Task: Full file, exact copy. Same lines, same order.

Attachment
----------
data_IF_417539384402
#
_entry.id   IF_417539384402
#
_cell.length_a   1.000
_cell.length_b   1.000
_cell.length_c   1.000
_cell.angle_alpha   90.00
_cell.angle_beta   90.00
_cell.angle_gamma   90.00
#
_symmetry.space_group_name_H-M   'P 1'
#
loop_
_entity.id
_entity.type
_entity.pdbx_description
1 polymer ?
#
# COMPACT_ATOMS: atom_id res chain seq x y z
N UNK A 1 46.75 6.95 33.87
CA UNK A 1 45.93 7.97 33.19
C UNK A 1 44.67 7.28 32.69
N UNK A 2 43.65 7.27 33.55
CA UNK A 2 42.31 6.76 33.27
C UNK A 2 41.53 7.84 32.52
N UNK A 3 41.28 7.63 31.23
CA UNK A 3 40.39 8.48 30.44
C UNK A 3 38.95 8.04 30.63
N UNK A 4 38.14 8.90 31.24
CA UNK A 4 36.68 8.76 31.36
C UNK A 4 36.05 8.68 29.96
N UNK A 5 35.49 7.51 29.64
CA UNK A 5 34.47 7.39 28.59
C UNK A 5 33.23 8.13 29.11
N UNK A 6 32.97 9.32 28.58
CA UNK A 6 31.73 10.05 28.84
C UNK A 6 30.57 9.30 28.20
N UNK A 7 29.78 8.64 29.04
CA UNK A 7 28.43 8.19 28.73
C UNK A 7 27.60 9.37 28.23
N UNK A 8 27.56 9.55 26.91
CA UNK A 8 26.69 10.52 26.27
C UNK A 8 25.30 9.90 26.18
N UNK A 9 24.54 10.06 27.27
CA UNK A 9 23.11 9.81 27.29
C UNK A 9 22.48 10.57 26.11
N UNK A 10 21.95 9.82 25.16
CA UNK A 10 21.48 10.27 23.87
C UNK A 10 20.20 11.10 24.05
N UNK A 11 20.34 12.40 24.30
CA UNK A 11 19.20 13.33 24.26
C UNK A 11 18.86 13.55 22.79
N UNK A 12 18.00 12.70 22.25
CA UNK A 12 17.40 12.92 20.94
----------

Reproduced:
data_IF_417539384402
#
_entry.id   IF_417539384402
#
_cell.length_a   1.000
_cell.length_b   1.000
_cell.length_c   1.000
_cell.angle_alpha   90.00
_cell.angle_beta   90.00
_cell.angle_gamma   90.00
#
_symmetry.space_group_name_H-M   'P 1'
#
loop_
_entity.id
_entity.type
_entity.pdbx_description
1 polymer ?
#
# COMPACT_ATOMS: atom_id res chain seq x y z
N UNK A 1 46.75 6.95 33.87
CA UNK A 1 45.93 7.97 33.19
C UNK A 1 44.67 7.28 32.69
N UNK A 2 43.65 7.27 33.55
CA UNK A 2 42.31 6.76 33.27
C UNK A 2 41.53 7.84 32.52
N UNK A 3 41.28 7.63 31.23
CA UNK A 3 40.39 8.48 30.44
C UNK A 3 38.95 8.04 30.63
N UNK A 4 38.14 8.90 31.24
CA UNK A 4 36.68 8.76 31.36
C UNK A 4 36.05 8.68 29.96
N UNK A 5 35.49 7.51 29.64
CA UNK A 5 34.47 7.39 28.59
C UNK A 5 33.23 8.13 29.11
N UNK A 6 32.97 9.32 28.58
CA UNK A 6 31.73 10.05 28.84
C UNK A 6 30.57 9.30 28.20
N UNK A 7 29.78 8.64 29.04
CA UNK A 7 28.43 8.19 28.73
C UNK A 7 27.60 9.37 28.23
N UNK A 8 27.56 9.55 26.91
CA UNK A 8 26.69 10.52 26.27
C UNK A 8 25.30 9.90 26.18
N UNK A 9 24.54 10.06 27.27
CA UNK A 9 23.11 9.81 27.29
C UNK A 9 22.48 10.57 26.11
N UNK A 10 21.95 9.82 25.16
CA UNK A 10 21.48 10.27 23.87
C UNK A 10 20.20 11.10 24.05
N UNK A 11 20.34 12.40 24.30
CA UNK A 11 19.20 13.33 24.26
C UNK A 11 18.86 13.55 22.79
N UNK A 12 18.00 12.70 22.25
CA UNK A 12 17.40 12.92 20.94